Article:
Human first, wedding photographer second.

A couple of weeks away from work is enough to get me in to my ‘philosophy pants'. 2015 was such a wonderful year for me, connecting and strengthening relationships with so many wonderful people that I’ve lost count. The more time I spend in this industry, the more I carve out my own niche and the more I learn about weddings in general.

I never considered making a career out of being a “wedding photographer” because I never wanted to think of myself as a product. The last thing I wanted to make with my photography was a transaction based upon what someone told someone they needed for their wedding.

Of course, transactions are a core tenet of any business.

Increasingly, I find my best experiences in retail, service and other types of business have nothing to do with the product I’m purchasing. Discussing the finer points of Steve Smith’s batting technique with my barista, current happenings in politics with drivers (mostly Uber these days) or even just asking the woman at Telstra how her day is going and actually meaning it.

Clearly, I have a small stake I have in the cafe I frequent as I call them “my” barista. You can see the trend.

These things end up positively affecting my mood, and quite possibly theirs, without having anything to do with the product. Just the simple process of having a genuine, human connection. With my business, things get a little more muddled, but to tie this together I’d like to share some feedback I received recently from a bride:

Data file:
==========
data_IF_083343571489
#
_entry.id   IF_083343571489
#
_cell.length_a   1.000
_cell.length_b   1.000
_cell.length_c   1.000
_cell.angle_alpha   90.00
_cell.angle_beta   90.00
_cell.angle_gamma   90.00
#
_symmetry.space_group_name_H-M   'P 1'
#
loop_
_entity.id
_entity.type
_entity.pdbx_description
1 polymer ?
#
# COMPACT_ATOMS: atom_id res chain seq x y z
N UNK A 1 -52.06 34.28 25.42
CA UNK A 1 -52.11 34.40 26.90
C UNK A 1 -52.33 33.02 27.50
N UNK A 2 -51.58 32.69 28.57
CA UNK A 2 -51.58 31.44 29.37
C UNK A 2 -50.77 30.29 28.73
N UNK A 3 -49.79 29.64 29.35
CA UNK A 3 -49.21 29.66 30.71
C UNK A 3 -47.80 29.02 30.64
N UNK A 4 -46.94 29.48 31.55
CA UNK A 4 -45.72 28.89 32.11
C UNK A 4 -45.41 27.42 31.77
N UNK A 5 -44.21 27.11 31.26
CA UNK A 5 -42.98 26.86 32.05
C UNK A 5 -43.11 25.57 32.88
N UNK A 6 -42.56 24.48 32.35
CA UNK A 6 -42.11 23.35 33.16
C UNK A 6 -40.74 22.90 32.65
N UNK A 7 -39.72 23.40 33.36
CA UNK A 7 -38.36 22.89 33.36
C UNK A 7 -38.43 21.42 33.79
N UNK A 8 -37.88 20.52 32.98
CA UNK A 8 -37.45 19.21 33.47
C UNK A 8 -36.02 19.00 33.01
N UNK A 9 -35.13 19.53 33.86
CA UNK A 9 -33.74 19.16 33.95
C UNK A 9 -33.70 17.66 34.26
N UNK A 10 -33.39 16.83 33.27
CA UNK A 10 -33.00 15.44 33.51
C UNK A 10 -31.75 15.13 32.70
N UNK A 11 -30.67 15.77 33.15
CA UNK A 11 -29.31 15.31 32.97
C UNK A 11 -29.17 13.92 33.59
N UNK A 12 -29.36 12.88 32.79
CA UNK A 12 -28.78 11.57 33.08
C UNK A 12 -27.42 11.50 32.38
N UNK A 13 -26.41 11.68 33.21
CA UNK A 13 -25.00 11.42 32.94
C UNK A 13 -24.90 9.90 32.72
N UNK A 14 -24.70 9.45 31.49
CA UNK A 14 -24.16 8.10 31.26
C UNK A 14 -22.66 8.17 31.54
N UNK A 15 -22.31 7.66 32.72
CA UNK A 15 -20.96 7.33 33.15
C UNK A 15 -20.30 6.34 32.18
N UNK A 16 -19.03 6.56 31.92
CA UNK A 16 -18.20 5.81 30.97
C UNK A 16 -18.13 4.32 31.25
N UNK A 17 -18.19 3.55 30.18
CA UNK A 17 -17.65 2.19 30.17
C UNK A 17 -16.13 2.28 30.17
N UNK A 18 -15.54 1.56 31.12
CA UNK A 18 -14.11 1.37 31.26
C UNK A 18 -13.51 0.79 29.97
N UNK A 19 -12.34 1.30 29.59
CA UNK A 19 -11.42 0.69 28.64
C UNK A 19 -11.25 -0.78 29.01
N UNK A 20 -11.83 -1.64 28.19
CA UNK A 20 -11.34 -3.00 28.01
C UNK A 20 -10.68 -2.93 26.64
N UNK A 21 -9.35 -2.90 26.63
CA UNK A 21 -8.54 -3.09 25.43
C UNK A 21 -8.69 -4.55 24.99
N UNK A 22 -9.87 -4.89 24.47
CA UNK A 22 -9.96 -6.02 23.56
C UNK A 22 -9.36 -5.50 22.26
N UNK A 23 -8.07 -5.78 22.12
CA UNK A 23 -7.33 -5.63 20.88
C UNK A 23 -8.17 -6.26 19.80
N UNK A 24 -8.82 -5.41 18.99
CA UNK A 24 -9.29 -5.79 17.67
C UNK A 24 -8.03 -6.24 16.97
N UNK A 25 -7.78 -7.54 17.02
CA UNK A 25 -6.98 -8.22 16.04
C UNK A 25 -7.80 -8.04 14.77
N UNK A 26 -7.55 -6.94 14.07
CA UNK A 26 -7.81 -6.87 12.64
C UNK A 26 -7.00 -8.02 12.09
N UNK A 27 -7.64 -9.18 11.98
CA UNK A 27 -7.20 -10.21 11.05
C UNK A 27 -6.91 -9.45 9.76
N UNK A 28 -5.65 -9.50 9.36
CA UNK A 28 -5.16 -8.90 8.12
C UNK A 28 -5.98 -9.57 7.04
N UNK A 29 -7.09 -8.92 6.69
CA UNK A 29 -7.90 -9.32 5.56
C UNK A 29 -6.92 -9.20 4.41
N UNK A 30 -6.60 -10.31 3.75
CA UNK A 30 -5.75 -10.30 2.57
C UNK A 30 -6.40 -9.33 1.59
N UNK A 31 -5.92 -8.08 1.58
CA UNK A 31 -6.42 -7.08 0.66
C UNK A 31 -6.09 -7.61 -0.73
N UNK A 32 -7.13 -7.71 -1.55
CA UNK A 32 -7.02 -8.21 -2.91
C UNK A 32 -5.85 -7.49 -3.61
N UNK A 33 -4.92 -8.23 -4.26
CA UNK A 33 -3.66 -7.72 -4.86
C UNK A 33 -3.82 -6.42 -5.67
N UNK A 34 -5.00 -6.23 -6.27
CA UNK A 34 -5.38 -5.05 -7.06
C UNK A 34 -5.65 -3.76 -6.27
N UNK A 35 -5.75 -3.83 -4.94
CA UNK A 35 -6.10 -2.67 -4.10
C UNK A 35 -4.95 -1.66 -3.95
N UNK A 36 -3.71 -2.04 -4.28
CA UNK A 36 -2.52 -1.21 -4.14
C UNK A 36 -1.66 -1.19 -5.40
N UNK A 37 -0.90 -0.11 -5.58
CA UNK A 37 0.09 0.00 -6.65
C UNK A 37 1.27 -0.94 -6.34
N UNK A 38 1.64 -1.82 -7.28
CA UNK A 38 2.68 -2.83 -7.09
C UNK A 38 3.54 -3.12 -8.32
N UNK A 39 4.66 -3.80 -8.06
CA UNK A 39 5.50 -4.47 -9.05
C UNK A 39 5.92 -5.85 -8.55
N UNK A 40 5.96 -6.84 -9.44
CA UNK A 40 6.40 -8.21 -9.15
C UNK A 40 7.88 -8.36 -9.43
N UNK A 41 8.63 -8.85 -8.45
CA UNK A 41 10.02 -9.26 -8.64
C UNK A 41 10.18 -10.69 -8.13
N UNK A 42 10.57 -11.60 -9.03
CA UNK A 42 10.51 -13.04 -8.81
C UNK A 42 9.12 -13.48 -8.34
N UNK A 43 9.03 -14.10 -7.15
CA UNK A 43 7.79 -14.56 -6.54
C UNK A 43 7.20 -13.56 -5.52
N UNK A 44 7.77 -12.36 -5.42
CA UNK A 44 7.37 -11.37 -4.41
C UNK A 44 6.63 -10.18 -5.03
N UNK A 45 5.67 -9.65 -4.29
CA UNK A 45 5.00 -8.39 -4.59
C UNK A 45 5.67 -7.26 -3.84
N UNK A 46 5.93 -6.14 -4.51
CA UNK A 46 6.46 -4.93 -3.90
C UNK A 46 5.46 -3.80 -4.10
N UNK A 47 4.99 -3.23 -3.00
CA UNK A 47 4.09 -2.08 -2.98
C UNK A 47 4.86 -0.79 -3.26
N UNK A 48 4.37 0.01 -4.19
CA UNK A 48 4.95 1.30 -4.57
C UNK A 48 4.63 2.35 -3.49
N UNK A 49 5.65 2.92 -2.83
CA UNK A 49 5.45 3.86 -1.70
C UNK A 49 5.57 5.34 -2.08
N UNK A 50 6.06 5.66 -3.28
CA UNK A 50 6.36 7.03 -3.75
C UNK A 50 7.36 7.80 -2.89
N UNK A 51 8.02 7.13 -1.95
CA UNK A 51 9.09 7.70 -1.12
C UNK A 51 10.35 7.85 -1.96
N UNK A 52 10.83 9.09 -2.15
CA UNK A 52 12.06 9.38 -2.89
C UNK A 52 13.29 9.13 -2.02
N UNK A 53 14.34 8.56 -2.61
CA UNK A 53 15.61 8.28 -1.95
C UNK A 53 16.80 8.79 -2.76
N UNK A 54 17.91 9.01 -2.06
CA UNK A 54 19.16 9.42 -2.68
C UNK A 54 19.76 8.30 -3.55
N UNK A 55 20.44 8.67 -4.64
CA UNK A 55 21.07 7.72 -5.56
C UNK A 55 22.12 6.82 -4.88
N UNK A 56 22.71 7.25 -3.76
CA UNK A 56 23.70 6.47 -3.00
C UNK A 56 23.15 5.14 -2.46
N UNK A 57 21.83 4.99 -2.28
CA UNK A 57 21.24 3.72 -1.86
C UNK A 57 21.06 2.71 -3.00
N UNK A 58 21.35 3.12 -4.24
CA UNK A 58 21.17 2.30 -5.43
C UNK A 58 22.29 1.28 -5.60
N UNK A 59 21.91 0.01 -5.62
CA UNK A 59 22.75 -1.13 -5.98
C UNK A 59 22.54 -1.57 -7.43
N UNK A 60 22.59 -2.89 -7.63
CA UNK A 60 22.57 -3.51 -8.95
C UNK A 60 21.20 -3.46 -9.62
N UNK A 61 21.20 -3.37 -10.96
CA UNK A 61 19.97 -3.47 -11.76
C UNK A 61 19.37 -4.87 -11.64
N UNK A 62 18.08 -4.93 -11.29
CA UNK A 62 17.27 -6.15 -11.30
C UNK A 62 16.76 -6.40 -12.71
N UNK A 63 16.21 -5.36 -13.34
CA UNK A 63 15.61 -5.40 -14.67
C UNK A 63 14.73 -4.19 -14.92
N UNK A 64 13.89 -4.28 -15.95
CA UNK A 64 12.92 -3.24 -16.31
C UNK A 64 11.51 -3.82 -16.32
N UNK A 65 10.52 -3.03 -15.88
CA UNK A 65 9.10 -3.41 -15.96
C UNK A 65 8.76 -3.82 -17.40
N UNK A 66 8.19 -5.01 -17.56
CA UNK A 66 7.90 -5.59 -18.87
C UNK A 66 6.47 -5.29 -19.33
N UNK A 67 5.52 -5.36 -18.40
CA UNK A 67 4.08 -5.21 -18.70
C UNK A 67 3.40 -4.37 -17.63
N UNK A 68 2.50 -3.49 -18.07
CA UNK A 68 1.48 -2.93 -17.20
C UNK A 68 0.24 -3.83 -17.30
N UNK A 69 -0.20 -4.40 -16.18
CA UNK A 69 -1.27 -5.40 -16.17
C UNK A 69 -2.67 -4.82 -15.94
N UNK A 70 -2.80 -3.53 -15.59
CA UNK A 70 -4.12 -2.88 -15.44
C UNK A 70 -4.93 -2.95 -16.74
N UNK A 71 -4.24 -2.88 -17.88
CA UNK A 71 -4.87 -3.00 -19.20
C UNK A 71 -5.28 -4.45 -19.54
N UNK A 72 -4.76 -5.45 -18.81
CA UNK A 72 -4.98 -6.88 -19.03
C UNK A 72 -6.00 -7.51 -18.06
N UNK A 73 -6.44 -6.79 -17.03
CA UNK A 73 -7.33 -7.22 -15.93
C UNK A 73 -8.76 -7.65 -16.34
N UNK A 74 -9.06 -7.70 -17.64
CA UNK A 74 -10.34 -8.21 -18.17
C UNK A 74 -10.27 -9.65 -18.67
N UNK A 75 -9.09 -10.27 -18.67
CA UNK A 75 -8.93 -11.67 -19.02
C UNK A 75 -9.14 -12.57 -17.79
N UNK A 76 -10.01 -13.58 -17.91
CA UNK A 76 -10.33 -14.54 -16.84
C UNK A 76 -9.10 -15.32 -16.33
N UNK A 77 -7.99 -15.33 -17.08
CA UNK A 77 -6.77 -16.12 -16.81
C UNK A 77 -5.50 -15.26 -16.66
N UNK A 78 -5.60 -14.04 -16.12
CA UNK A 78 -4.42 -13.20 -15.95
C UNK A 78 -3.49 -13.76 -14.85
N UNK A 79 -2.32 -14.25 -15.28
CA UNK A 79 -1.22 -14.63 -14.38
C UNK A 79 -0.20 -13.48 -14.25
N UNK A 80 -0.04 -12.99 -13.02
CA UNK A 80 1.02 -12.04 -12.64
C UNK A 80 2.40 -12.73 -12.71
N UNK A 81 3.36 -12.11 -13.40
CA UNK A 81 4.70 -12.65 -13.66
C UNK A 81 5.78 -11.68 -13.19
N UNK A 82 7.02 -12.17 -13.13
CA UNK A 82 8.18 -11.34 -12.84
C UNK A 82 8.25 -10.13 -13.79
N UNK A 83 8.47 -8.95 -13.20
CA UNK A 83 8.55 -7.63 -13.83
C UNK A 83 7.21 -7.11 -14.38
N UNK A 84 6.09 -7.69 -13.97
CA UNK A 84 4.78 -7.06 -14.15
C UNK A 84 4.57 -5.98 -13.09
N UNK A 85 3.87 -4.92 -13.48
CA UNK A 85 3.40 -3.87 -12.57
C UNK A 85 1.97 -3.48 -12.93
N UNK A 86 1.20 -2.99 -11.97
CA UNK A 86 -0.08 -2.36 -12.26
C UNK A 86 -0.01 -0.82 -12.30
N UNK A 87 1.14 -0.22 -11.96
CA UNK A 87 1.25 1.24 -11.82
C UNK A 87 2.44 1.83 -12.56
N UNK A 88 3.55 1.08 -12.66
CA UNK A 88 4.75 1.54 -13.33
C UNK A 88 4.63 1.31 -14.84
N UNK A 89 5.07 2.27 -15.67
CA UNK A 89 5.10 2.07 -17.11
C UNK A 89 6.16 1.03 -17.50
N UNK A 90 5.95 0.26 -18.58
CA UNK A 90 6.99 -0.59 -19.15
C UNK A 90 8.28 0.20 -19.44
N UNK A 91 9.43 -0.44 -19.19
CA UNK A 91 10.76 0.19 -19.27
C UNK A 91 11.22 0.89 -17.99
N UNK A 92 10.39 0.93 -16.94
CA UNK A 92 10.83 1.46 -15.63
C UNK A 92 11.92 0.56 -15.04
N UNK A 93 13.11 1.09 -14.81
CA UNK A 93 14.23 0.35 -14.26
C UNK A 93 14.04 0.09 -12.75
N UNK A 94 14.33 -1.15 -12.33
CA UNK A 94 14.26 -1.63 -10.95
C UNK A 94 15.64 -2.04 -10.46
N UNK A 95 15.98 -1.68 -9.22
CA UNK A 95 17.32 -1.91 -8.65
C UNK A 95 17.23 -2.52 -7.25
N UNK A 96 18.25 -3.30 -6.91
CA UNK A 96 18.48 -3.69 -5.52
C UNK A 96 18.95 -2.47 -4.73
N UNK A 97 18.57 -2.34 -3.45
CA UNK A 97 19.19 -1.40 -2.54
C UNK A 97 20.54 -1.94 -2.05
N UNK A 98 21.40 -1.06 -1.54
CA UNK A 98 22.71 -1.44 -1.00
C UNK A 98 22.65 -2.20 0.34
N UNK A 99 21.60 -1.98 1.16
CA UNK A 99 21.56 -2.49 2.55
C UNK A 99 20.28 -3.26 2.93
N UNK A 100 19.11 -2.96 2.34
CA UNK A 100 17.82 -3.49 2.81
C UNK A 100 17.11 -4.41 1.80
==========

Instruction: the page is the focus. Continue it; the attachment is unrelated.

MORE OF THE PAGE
“Morgan has the smoothest, coolest, humorous yet professional characteristics that just seem to bring a sense of calm to the day – he made people feel great, and suddenly everyone loves being photographed - which has never happened before.”

After wedding planners and celebrants, photographers are amongst the best “wedding consultants” you can talk to, because not only have we been to a lot of weddings, we see how the sausage is made. I could call 5 of my friends in the industry and we could have the raw material for a NYT Bestseller “How to Fuck Up a Wedding”.

Well, maybe a BuzzFeed top 11 list.

The most important thing for me is to keep getting feedback like the one I just shared. I would hate to just be “the guy that did the photos” next to “the person that stacked the chairs”. I know plenty of wonderful humans in a variety of professions in this industry who feel the same, and some of them I work with regularly.

So, Too Long, Don’t Read: I love being human, and it’s wonderful to be recognised as one first, and a photographer second.

Happy 2016 smile emoticon

These two photos by Best Bridesmaid Ever Keyna Roberts wink emoticon